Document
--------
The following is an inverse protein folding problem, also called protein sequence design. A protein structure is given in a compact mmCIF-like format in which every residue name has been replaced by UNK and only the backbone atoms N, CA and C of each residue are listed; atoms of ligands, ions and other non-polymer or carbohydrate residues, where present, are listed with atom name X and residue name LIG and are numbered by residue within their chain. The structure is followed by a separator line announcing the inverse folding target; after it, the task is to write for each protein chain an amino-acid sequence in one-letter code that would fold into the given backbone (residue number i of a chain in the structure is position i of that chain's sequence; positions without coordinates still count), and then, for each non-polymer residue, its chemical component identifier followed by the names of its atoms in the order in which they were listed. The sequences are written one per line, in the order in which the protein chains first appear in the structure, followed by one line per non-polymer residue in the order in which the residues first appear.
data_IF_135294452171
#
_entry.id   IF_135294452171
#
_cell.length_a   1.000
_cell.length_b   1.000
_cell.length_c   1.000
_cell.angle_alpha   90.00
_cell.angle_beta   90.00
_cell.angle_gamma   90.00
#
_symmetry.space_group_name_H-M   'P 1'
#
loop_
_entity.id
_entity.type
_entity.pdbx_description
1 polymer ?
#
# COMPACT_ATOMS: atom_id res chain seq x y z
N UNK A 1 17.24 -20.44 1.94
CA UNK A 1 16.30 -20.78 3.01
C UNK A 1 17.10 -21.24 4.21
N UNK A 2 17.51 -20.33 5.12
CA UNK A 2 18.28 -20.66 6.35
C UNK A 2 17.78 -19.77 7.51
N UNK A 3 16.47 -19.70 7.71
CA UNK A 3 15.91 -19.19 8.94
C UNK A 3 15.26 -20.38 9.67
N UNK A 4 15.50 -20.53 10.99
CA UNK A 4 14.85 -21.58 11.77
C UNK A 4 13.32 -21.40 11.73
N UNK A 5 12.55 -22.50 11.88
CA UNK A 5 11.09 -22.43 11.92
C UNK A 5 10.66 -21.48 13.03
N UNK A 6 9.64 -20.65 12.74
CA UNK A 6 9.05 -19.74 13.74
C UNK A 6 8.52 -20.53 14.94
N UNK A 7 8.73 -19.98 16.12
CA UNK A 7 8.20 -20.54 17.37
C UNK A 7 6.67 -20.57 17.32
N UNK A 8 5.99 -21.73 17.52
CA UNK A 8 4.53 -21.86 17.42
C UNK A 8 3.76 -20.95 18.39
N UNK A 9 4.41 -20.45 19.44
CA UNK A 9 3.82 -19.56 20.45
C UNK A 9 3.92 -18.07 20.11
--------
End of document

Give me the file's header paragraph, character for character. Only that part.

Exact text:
The following is an inverse protein folding problem, also called protein sequence design. A protein structure is given in a compact mmCIF-like format in which every residue name has been replaced by UNK and only the backbone atoms N, CA and C of each residue are listed; atoms of ligands, ions and other non-polymer or carbohydrate residues, where present, are listed with atom name X and residue name LIG and are numbered by residue within their chain. The structure is followed by a separator line announcing the inverse folding target; after it, the task is to write for each protein chain an amino-acid sequence in one-letter code that would fold into the given backbone (residue number i of a chain in the structure is position i of that chain's sequence; positions without coordinates still count), and then, for each non-polymer residue, its chemical component identifier followed by the names of its atoms in the order in which they were listed. The sequences are written one per line, in the order in which the protein chains first appear in the structure, followed by one line per non-polymer residue in the order in which the residues first appear.